How can I use ".htaccess" to make PmWiki more secure?
The Apache server (and other compatible web servers) can make use of per-directory ".htaccess" files to control access.
For PmWiki, there is a small but finite danger that scripts (configuration files) in the "local/" or "cookbook/" directories could be used to compromise your server. Most configuration files simply set values for variables and may include a few other scripts. But if a configuration file manipulates files or makes calls to the operating system (or includes another script that does).
Any risk from the configuration files can be virtually eliminated by making sure the beginning of the file reads...
<?php if (!defined('PmWiki')) exit();
As an extra precaution, PmWiki comes with special ".htaccess" files in the "local/" and "cookbook/" directories, that prevent access to these directories with a browser. In case of a WikiFarm, you should add such a file in the local/ directory of every field. They should read:
# .htaccess - Apache fileserver configuration file # This file is in the directory to prevent the directory's # contents from being accessed directly by browsers # (this is a potential security hole). Order Deny,Allow Deny from all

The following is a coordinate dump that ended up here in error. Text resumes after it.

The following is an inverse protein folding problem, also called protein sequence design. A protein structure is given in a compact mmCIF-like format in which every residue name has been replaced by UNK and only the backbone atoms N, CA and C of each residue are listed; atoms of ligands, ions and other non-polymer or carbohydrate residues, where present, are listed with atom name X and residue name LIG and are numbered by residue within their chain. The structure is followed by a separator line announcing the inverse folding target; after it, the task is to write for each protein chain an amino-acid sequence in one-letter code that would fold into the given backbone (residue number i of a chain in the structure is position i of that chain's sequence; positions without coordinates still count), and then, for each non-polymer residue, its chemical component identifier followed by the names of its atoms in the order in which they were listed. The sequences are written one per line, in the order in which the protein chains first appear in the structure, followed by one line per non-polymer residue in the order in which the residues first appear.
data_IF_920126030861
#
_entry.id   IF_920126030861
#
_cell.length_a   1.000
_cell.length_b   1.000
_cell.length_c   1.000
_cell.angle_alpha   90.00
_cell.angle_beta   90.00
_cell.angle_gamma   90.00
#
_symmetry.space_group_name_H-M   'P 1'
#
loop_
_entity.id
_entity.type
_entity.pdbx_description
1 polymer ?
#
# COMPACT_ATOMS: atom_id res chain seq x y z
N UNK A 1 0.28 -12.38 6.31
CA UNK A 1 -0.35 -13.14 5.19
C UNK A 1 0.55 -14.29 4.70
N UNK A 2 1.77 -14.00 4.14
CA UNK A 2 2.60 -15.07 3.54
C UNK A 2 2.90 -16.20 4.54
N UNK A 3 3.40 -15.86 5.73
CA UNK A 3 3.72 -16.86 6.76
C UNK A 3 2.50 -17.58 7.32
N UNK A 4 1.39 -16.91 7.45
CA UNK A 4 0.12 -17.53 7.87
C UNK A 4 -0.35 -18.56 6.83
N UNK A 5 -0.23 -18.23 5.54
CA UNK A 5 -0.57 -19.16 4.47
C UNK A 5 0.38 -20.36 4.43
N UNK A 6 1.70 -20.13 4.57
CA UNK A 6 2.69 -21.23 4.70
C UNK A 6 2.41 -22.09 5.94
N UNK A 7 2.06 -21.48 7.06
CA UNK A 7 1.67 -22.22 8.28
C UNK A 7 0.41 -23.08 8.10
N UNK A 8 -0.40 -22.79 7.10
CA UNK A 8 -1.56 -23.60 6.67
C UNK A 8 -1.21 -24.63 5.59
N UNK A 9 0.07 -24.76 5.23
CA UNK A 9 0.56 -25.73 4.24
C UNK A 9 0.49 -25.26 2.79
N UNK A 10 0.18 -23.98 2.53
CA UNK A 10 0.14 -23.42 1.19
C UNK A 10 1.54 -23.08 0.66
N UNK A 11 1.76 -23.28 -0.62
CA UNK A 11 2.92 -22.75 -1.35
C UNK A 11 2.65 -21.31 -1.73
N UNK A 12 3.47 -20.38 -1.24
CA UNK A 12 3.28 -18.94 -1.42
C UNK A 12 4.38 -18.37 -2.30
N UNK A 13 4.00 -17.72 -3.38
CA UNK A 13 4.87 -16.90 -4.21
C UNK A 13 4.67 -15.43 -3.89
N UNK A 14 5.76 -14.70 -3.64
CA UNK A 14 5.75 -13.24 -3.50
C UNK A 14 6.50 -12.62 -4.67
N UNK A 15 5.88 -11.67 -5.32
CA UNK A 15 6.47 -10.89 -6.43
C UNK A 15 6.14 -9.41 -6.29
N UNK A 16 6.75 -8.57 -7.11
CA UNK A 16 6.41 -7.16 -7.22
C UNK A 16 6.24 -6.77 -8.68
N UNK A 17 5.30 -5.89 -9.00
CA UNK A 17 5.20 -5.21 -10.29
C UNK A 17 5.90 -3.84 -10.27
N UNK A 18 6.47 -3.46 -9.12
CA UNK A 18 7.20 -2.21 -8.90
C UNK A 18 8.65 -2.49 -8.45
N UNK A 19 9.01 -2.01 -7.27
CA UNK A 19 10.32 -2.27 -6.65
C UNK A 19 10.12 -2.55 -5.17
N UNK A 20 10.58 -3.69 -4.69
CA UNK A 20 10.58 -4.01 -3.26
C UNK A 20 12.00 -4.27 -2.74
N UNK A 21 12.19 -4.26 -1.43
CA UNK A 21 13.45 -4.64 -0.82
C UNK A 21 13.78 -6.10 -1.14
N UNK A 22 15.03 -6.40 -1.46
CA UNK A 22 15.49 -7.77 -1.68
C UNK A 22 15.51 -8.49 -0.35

PmWiki automatically places such a file in wiki.d, but this protection is inactive if per-directory overriding is disabled in the Apache configuration, see the section on AllowOverride below.
In the Apache 2 ".htaccess" tutorial (http://httpd.apache.org/docs-2.0/howto/htaccess.html) they suggest that to improve performance, all the configuration done using per-directory .htaccess files should be moved into the main httpd.conf file. However, if you do not have access to httpd.conf, the only choice you have is to use .htaccess. There is also some debate as to how much of a performance hit .htaccess processing creates.
.htaccess is dependent on correct setting of AllowOverride
Be very cautious with the use of .htaccess to implement your wiki security!
If you use .htaccess rules to protect against unauthorized access of sensitive files in you wiki, make very sure the configuration of your Apache web server has allowed the use of .htaccess . In particular, make sure the web server configuration has the
When this directive is set to None, then .htaccess files are completely ignored. Probably some directories that shouldn't be accessible are publicly accessible by anonymous (not-logged-in) users!
There are some Linux distro's , for example Ubuntu, where the out-of-the-box configuration of Apache2 has set
<directory /home/paul/wiki/> AllowOverride All .. </directory>
or at least like this:
<directory /home/paul/wiki/> AllowOverride FileInfo Limit .. </directory>